Using this approach, you can see that the first four characters in longChar would be placed in temp1 and the balance of the content discarded. Apply the same thinking to the temp2 field – the four characters of shortChar will be copied to temp2 and padded with trailing blanks to make up the full length of 100 characters. So far so good.
But what about the third (numeric) parameter? In the example I gave earlier, a value of 12345.67 in zoned92 would be correctly copied to temp3 and all would be well. However, if the field zoned92 contained a value such as 123456.78 (i.e., too large a value to be contained within temp3) then a run time error “. . . too small to contain result . . .” would occur on the assignment. This set of operations is exactly what will happen on the call, except that you don’t have to code all the temporary fields yourself – the compiler will do it for you under the covers. If there is indeed a possibility of numeric overflow, then the error can be trapped by a MONITOR block and appropriate corrective/reporting action taken.
For me this is a really useful feature, particularly when it comes to numeric values. It was always a pain having to remember to copy values to an appropriately sized and typed field prior to calling some utility function or other. With CONST I don’t have to worry about that.
If this was all that CONST did for me it would be enough, but in the immortal words of the infomercial, “Wait . . . there’s more!”
Remember that I noted earlier that the only limitation for CONST parameters was that the basic data type match? That means that any of the following can be passed as parameters:
- A literal such as 123 (for numerics), ‘ABC’ (for character) or even D’05/19/17′ (for date)
- A fixed-length field when a varying is expected and vice versa
- A named constant
- Built-in functions such as %Dec (numerics) or %Char (character)
- Subprocedure or bound API calls that return the appropriate data type
- Expressions – yes really! For example, something like ( ‘A’ + prodCode ) is just fine
- Any combination of the above!
Now that makes life much more interesting.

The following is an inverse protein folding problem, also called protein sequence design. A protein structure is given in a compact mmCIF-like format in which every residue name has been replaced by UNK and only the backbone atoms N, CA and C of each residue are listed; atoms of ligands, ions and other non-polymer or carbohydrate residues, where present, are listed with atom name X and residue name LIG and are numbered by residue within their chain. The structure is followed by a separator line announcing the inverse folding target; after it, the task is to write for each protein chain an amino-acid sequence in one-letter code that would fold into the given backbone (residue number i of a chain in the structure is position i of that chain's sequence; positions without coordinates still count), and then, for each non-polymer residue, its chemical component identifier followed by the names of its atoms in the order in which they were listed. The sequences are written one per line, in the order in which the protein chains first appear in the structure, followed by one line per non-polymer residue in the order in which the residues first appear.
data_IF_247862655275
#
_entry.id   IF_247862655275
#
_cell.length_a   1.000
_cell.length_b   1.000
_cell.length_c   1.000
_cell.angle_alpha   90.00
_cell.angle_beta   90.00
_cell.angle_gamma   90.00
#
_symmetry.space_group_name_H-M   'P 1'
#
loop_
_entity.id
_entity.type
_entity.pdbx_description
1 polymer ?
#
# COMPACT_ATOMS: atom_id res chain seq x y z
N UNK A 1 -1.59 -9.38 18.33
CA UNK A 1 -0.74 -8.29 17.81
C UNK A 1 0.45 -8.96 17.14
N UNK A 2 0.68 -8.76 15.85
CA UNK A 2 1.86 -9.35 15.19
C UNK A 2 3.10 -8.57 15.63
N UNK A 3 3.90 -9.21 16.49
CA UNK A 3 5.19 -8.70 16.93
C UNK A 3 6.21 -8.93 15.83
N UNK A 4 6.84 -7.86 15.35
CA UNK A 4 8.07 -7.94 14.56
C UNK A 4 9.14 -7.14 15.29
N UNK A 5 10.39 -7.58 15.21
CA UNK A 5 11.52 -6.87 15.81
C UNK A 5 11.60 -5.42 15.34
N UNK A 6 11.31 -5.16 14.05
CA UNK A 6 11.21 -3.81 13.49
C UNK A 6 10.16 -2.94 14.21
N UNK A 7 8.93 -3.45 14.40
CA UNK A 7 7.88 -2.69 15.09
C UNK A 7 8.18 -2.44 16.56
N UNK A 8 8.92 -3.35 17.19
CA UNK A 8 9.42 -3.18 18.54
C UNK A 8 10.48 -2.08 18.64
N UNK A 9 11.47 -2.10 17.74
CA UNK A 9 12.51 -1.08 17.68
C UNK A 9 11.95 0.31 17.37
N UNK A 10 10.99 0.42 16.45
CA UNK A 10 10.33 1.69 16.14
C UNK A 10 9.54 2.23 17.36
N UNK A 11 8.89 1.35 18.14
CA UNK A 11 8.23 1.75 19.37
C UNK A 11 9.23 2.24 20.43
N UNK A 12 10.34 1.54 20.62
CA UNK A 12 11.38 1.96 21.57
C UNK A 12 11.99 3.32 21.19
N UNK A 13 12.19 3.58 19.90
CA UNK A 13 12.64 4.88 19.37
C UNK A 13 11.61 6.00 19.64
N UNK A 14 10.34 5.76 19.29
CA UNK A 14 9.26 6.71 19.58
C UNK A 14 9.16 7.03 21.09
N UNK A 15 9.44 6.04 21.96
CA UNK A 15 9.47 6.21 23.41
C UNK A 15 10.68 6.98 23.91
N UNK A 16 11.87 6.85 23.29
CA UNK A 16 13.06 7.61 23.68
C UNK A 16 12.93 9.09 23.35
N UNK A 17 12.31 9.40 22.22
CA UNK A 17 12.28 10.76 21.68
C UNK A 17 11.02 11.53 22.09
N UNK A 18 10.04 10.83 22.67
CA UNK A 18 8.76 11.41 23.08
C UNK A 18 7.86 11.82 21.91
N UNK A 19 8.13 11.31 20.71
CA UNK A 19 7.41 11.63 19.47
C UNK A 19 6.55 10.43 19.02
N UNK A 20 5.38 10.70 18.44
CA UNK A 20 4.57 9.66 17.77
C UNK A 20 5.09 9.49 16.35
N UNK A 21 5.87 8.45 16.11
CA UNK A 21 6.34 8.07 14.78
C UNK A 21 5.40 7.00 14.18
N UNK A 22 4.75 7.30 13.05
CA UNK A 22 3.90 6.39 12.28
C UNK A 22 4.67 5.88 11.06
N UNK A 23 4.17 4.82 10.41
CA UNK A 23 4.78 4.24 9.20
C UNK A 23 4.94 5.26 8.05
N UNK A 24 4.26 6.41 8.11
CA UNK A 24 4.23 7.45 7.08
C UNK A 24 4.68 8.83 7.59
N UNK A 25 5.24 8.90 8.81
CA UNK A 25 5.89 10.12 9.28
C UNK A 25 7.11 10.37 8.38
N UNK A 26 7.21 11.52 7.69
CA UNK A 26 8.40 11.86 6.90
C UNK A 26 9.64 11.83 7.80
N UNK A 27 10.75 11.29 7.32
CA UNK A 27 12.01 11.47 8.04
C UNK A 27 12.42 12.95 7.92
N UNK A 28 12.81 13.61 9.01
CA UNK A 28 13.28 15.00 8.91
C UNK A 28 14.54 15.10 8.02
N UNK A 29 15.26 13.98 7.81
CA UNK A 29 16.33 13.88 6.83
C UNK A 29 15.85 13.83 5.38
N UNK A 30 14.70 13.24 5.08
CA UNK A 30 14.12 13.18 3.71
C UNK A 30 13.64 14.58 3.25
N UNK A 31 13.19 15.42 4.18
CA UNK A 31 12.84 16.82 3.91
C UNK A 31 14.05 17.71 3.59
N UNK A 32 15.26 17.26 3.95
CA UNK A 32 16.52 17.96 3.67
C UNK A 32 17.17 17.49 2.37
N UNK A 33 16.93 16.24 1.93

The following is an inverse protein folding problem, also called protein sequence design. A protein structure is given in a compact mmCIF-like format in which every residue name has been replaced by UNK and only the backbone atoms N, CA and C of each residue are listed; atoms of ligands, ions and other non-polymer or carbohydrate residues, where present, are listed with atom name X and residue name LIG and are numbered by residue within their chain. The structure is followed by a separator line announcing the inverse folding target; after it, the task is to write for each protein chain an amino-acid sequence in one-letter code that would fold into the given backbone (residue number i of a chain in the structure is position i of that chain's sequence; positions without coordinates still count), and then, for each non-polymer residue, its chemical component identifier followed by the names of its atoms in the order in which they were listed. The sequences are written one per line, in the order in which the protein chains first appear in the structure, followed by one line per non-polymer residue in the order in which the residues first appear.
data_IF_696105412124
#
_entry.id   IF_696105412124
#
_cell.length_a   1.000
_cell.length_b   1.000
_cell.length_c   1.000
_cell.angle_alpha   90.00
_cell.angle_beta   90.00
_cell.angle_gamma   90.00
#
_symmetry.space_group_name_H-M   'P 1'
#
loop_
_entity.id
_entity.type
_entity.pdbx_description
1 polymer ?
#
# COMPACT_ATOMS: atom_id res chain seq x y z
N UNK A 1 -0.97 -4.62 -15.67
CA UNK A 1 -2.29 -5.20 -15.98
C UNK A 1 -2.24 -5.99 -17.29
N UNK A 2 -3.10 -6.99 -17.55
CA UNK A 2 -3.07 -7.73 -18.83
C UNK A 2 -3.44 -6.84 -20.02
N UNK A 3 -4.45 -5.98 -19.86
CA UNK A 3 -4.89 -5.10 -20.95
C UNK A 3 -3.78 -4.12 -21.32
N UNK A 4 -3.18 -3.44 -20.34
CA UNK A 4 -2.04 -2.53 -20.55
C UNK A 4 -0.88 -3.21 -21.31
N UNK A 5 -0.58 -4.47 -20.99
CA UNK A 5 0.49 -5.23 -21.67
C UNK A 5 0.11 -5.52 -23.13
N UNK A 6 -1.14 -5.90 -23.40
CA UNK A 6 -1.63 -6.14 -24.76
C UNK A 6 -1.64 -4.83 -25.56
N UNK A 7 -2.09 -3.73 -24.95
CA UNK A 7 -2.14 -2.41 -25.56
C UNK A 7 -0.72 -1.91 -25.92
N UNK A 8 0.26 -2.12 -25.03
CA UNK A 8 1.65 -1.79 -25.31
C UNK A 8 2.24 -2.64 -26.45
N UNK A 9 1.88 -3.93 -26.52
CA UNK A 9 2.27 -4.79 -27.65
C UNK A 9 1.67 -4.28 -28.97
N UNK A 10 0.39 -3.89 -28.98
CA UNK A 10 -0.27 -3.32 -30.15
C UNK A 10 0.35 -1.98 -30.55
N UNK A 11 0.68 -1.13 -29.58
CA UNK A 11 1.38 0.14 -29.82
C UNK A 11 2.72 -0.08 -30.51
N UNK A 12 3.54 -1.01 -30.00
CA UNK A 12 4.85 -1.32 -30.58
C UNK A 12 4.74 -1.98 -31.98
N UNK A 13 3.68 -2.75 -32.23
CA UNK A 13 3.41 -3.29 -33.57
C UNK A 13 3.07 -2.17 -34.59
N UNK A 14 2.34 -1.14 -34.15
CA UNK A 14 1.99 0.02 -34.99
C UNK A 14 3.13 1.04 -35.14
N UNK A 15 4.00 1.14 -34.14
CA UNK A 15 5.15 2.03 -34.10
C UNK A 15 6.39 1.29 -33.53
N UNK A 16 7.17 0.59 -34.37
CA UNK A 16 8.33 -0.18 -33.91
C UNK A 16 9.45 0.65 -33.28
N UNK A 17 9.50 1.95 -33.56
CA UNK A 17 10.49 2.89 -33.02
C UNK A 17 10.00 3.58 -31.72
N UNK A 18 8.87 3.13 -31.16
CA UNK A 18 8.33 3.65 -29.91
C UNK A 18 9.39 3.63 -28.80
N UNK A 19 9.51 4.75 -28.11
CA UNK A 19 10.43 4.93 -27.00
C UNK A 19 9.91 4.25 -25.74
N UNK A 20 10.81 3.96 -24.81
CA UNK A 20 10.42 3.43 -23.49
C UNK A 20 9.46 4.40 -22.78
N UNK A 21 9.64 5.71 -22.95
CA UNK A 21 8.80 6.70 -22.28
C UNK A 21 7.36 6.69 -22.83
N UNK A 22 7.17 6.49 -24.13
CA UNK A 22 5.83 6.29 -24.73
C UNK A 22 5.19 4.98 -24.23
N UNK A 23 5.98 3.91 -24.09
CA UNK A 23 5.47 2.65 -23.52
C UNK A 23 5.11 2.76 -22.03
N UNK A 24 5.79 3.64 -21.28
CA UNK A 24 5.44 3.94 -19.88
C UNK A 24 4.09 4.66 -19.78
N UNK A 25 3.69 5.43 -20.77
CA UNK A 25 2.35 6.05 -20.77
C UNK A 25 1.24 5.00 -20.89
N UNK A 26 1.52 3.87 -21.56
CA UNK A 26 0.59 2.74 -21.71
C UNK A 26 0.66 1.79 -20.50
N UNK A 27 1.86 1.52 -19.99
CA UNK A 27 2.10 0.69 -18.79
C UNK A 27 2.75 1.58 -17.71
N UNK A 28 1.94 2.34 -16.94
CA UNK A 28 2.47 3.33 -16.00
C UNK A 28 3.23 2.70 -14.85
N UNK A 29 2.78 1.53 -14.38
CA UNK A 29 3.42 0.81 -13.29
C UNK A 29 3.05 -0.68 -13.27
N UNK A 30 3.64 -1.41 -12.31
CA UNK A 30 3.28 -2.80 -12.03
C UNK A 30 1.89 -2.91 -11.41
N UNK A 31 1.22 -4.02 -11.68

The CONST “Limitation”
There are of course limits to this functionality. I quoted “limitation” in the heading because in many cases, this limit might well be considered a “feature.” Why do I say “feature?” Because it would seem that the called routine cannot modify parameters identified as CONST, since such parameters may be copies of the original data. Indeed, IBM’s description of CONST as meaning “read-only reference” would imply that such parameters cannot be changed. Certainly that is the intention, but it is still somewhat misleading. Taking IBM’s description at face value would lead you to believe that the called program can never change the value of any CONST parameter. After all, a copy of the data is being passed right? Well, the problem is that this is only true sometimes.
CONST will only cause a copy of the data to be made if there is a parameter size or type mismatch. If the field we pass exactly matches the requirements, then no copy will be made and the original field will be passed. The result is that if the called routine either does not, or cannot (as in the case of CL for example), use the same prototype, the compiler cannot prevent the field’s value from being changed by the called routine.
Personally, I would like to see IBM provide an extended version of CONST that would provide true read-only characteristics. I guess it is time to break out my RFE writer’s hat again. I’m not sure what to call this option though. COPY would be my preference. Any suggestions?
Wrapping Up For Now
CONST is just the beginning. There are many other useful keywords that can be added to your prototypes all of which help to make your code simpler and more bullet proof. In a later tip I will examine several of them, including some (such as VALUE) that can only be used on bound calls.
If you are still using the old-fashioned CALL/PARM approach to program calls, then I urge you to start taking advantage of prototypes. Any of the types of problems mentioned above could arise in your programs, particularly when older programs are being modified. The results can be nasty and difficult to track down, particularly in the case of the mis-sized numeric parameters. You could make a simple mistake and the code might well continue to run, except of course the results would be incorrect. And yes, I have seen code with just this kind of error put into production with disastrous results.
For those of you who think my describing CALL/PARM as “old-fashioned” was a bit harsh, all I can say is that prototyped program calls have been part of RPG since V3R2 – and that first became available in June of 1996, nearly 21 years ago! So yes, it is old-fashioned, and it is long past time to adopt this “newfangled” language feature!